Despite clichéd storyline, these angels sound heavenly
|Theo Ubique Cabaret Theatre presents|
|Honky Tonk Angels|
Review by Catey Sullivan
Bless his heart, but Ted Swindley penned a script for Honky Tonk Angels that’s just about as useful as boiled grits on a walleyed hound. As a straight-up revue, Theo Ubique’s southern-fried musical of starry-eyed gals seeking stardom in Nashville might have a chance. As it is, this dog don’t hunt. Matter of fact, it barely gets off the dang porch. Also: What in the name of pickled pigs feet is a song from REO Speedwagon’s 1981 cult classic “You Can Tuna A Piano But You Can’t Tuna Fish” doing in show of Nashville’s greatest hits?
Despite a winning roster of country favorites (REO’s “Time for Me to Fly” notwithstanding) Honky Tonk Angels is all but done in by the barrage of clichés that Swindley has mushed into a plot that’s staler than year-old corn pone.
The trio of women charged with delivering this poor excuse for a story (Jacquelyne Jones, Leryn Turlington and Colette Todd most nights, Liz Bollar filling in for Todd the night I saw the show) barely stand a chance. That “barely” equivocation comes from the vocals on display. These ladies can sing, no question. But not even Tanya Tucker herself could overcome the tripe that comes between the singing. A bit of a wink and a nod might have helped here, but director Courtney Crouse has everyone playing it straight, asking the audience to take even the most ridiculous stereotypes at face value. While there is a bit of self-aware ribbing at a fella named “Bubba,” It’s not enough.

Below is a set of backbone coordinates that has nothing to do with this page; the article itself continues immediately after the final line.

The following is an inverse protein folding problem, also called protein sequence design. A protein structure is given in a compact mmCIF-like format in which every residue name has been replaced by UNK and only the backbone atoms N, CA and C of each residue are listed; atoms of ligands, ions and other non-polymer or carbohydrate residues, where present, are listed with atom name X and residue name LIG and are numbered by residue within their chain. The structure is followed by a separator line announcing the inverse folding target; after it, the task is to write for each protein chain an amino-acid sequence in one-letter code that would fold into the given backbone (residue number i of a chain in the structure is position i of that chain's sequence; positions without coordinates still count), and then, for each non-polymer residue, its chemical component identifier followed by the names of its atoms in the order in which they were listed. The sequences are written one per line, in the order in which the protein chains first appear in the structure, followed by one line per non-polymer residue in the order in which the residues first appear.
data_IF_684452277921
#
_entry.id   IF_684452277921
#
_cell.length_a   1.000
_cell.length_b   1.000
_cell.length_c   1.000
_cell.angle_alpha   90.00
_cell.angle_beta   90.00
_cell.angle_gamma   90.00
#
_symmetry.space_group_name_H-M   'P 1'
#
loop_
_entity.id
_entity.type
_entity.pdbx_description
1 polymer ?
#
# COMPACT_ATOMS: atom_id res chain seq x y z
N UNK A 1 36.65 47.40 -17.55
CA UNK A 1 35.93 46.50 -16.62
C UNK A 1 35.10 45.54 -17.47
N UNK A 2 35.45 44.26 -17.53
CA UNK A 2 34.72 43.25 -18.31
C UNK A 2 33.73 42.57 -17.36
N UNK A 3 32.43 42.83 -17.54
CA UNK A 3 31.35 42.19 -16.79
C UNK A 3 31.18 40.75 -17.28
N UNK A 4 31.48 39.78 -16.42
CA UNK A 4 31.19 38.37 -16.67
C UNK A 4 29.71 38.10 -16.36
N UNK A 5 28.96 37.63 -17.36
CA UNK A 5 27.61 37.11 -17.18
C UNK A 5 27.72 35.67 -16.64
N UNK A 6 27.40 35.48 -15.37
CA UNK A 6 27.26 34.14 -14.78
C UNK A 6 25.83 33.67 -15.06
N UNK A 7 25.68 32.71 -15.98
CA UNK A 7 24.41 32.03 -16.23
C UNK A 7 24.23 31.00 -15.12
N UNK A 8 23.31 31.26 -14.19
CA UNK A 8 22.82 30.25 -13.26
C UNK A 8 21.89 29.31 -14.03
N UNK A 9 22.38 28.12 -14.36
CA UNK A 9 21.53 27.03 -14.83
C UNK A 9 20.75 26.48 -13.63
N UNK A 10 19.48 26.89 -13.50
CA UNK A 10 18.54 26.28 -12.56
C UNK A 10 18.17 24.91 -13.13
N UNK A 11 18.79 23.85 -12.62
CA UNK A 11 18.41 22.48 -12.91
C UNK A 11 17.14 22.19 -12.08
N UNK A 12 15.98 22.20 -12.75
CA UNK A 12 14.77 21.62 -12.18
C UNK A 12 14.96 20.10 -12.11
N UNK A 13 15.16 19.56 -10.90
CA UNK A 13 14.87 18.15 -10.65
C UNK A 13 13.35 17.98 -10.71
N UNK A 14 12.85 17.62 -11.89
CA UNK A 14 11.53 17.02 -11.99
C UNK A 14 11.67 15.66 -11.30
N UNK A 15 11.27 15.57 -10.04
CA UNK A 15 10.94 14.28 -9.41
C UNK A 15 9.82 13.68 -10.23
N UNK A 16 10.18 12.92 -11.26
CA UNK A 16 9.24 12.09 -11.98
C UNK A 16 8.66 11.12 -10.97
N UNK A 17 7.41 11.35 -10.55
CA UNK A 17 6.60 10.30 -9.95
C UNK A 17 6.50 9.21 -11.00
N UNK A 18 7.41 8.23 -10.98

I lost track of the cliches 10 minutes in. Darlene (Turlington) is a pinafore-wearing coal miner’s daughter who grew up poor after Mama was done took by the fever and daddy lost his job in the mines. She yearns for something bigger than her life cookin’ and cleanin’ for her pappy and a passel of siblings in Apple Holler.
Angela (Todd, Bollar) is the self-described Queen of the Double-wide. She lives in the aforementioned trailer, saddled to a neglectful, boozing husband who leaves her to fold the laundry and raise a litter of youngins’ while he hits the bar with his good ol’ boys.
Sue Ellen is a career woman (you can tell because she’s a career woman because she has a briefcase and sings lead on “9 to 5”) in Los Angeles. She could easily and credibly bring her boss up on harassment charges (he does most of his harassment via text message), but instead, she calls her mama to complain. Sadly, Sue Ellen’s mama just don’t understand.
Then there’s the biggest cliché of all – the fact that all three women set out to make their fortunes as country singers. Anyone who has seen “Coal Miner’s Daughter” knows that’s a story that could be amazingly compelling. Not here. Swindley gives his sugary-sweet characters all the depth of a cypress swamp in a high summer drought. Moreover, the particulars of the story, or rather the lack thereof, are just plain lazy. Angela apparently has some killer daycare lined up. Sue Ellen apparently can afford to walk away from a steady paycheck. Darlene, well, her source of income is never mentioned.